Twitter Is Not a Suitable Medium for Trash Talking

Professional football players really seem to love their Twitter, which is usually great for fans and reporters: despite rules preventing them from tweeting during games, tweets from the off the field -- say, during rough preseason practices -- can still provide a picture into their tactics, motivation and morale. But the events surrounding the group humiliation and shaming of Chicago Bears quarterback Jay Cutler leave me no choice but to bust out some advice for the footballers: Gentlemen, talking trash on Twitter just makes you look like a bunch of whiny wusses.

For those who don't know, on Sunday Cutler tore his medial collateral knee ligament in an NFC Championship game against Green Bay and had to sit out the second half. While this might sound like sufficient reason to us civilians -- the words "tore" and "knee" should never occur in the same sentence, ever -- Cutler's colleagues in pro football didn't seem to think so. And they let the world know it. On Twitter.

A typical tweet came from Jacksonville Jaguars running back Maurice Jones-Drew: "All I'm saying is that he can finish the game on a hurt knee ... I played the whole season on one." Kerry Rhodes of the Arizona Cardinals was a little nicer, but the pressure was still there: "Cmon cutler u have to come back. This is the NFC championship if u didn't know!" The Cardinals' Darnell Dockett -- who has had some previous Twitter run-ins, chiefly posting pictures of himself in the shower -- returned to the shower theme by suggesting Cutler was so disgraced he shouldn't be allowed in the locker room until his teammates left.

I have no opinion on these opinions, or their medical advisability, as I am neither a professional football player nor a sports physician. However, I do have an opinion on the forum where the football players gave vent to this macho, tough guy discourse: lame, lame, lame! Guys, you are talking about how much pain and injury you can endure on a social media site whose corporate logo is a friendly little bird with big happy cartoon eyes; this is just sad.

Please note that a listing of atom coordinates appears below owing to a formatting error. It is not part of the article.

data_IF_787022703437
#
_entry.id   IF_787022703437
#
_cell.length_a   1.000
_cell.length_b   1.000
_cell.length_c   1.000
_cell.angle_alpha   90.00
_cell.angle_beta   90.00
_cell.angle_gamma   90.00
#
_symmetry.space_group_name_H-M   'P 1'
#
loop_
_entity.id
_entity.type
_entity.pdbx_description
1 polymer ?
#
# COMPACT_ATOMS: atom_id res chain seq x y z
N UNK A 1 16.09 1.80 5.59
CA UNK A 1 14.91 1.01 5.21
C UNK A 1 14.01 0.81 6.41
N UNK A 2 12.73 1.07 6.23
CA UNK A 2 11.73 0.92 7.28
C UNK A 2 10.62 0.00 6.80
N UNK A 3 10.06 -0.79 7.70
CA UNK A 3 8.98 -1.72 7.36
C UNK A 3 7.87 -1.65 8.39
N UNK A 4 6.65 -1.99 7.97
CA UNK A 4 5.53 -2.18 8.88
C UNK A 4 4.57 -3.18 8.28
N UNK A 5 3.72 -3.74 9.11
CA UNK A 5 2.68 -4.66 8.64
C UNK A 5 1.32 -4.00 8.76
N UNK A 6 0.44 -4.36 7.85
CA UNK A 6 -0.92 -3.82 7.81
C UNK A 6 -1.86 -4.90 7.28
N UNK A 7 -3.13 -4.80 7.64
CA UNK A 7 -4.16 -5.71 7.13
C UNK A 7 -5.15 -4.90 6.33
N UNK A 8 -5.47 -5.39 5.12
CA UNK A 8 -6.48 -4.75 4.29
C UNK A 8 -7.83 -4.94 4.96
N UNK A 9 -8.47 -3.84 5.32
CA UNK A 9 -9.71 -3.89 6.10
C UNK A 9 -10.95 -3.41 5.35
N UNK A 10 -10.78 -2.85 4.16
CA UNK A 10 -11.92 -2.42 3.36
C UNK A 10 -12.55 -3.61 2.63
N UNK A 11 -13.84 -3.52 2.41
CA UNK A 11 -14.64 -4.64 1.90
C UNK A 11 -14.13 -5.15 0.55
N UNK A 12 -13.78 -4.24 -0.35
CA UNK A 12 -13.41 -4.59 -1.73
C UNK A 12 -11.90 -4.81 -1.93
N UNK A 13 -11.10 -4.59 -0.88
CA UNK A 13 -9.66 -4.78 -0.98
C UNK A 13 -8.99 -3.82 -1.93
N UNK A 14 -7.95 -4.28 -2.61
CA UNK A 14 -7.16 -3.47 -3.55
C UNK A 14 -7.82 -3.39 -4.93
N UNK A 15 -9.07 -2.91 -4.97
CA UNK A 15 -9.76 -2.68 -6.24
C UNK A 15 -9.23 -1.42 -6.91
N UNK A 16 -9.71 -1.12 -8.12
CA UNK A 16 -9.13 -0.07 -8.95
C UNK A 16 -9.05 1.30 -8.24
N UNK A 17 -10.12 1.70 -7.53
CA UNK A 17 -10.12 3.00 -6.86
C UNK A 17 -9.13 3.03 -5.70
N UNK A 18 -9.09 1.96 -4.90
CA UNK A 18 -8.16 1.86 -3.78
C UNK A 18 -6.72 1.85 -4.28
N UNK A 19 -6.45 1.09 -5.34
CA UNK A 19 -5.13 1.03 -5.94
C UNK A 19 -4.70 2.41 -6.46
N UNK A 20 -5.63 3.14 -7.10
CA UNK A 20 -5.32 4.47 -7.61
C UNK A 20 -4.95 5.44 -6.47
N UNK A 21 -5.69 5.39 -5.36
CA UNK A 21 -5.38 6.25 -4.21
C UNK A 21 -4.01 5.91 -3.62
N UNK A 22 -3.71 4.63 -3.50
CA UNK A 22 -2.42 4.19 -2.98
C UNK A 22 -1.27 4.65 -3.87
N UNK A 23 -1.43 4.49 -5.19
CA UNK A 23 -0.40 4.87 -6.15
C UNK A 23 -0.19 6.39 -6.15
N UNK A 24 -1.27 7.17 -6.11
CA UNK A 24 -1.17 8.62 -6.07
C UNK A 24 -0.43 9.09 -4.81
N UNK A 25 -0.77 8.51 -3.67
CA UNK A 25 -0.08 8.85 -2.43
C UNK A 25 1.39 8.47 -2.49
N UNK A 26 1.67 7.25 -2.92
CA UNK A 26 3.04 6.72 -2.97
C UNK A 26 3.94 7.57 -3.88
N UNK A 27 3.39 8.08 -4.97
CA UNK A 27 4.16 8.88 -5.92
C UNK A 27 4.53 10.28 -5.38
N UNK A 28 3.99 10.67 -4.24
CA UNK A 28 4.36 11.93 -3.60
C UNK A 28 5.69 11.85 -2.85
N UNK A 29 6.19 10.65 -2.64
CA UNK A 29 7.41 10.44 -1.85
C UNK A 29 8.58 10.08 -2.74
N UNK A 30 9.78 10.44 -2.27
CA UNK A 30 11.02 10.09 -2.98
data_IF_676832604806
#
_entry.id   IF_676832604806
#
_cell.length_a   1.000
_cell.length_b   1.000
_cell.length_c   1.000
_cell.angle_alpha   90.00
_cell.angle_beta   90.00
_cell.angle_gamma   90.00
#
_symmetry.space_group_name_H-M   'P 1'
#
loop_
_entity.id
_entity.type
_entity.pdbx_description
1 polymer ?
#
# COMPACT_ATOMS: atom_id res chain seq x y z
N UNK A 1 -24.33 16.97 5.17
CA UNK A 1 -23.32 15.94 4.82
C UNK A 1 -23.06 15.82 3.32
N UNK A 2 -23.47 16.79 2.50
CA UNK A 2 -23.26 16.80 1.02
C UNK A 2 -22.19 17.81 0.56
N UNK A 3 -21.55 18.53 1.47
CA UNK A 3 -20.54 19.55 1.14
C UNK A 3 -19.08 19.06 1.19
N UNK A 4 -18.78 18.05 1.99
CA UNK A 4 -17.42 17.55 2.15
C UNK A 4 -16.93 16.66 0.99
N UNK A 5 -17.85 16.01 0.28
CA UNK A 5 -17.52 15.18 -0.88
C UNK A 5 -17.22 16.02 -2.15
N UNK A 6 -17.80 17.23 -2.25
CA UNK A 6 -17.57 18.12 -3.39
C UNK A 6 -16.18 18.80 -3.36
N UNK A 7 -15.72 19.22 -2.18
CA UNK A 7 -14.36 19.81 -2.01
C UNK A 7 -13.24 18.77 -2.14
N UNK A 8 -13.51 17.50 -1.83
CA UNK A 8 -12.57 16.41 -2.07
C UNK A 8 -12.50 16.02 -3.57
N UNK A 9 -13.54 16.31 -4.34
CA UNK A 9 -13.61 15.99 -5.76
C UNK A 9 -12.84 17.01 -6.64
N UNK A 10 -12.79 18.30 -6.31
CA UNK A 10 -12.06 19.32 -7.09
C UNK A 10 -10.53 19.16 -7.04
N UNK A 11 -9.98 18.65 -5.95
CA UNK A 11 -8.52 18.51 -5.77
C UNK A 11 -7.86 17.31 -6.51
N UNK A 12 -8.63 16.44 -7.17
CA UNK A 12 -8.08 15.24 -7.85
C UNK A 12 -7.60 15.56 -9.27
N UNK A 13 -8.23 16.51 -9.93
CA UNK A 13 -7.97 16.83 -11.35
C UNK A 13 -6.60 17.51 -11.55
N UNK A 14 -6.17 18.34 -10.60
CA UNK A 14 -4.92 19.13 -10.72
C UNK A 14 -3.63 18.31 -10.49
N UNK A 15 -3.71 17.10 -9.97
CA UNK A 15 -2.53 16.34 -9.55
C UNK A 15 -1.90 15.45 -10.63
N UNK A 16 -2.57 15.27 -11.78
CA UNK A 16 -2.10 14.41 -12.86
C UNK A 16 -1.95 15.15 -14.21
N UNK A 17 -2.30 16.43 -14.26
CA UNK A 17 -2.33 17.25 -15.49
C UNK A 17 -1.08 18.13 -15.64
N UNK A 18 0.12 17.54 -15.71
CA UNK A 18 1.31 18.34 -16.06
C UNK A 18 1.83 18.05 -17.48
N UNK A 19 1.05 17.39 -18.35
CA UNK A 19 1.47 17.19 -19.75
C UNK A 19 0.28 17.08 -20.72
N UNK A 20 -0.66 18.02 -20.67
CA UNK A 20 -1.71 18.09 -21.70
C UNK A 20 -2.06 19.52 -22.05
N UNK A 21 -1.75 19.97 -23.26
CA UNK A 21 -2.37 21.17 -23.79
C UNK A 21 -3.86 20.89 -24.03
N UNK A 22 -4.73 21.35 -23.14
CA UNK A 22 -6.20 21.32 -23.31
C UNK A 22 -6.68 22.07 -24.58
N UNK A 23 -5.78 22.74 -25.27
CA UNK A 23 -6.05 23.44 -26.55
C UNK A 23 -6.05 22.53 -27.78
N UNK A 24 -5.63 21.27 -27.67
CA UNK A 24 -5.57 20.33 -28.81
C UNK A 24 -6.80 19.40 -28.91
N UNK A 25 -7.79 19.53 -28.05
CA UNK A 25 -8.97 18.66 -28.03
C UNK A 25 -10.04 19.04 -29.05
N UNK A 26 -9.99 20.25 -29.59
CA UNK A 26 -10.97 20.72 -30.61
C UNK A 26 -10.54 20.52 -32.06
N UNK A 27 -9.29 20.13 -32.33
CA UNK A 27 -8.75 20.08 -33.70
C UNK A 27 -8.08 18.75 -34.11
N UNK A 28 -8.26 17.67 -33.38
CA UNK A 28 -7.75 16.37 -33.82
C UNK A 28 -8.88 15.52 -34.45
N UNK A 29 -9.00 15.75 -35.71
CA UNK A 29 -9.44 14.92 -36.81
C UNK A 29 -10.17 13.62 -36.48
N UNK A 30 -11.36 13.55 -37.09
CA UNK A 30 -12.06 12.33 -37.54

It's one thing to give a belligerent TV interview, maybe challenge someone to a fistfight on the air-- but I'm guessing these bitchy little messages were composed hunched over your iPhones or Blackberrys on the couch, big stubby fingers working faster than a teenage girl embroiled in high school drama.

Indeed, it's amusing how much of the trash talk came from guys who are no longer in the game, and who don't seem to realize that this kind of cranky criticism just makes them look old and washed up. Deion Sanders, now an NFL Network analyst, led the charge: "I'm telling u in the playoffs u must drag me off the field. All the medicine in pro lockerooms this dude comes out! I apologize bear fans!" Former Tampa Bay linebacker Derrick Brooks opined: "I have to be crawling and can't get up, to come off the field. Meds are available," appending the rather nasty afterthought that "There is no medicine for a guy with no guts and heart." Former Washington Redskins and Denver Broncos guard Mark Schlereth tweeted: "As a guy who had 20 knee surgeries, you'd have to drag me out on a stretcher to leave a championship game."

Oh you mean before, when you still played football?


3 comments about "Twitter Is Not a Suitable Medium for Trash Talking ".
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  1. David Murdico from Supercool Creative, January 25, 2011 at 12:26 a.m.

    That Twitter bird carrying the football needs to be on some team's helmet next fall. Nice post.

  2. Thom Kennon from Free Radicals, January 25, 2011 at 5:37 a.m.

    Sorry - Twitter is like any other comms channel, and brands (like athletes, musicians, politicians and products) can and will use channels for better and worse.

    We don't get to say one channel has reserved a purity greater than any other. Your point may have been that their personal brands - and the brands of their teams and leagues - are more quickly diminished by ill-use of one channel or another.

    But it's the content, not the channel, that throws the flag on itself when stoopid violations occur.

    @tkennon |

  3. Douglas Ferguson from College of Charleston, January 25, 2011 at 6:51 a.m.

    First, it's not letting Palin use a mild metaphor. Now, it's not letting football greats use Twitter to insult. What's next, no free speech at all? Let people say what they want. Or else someone will cancel all the bloggers, too.

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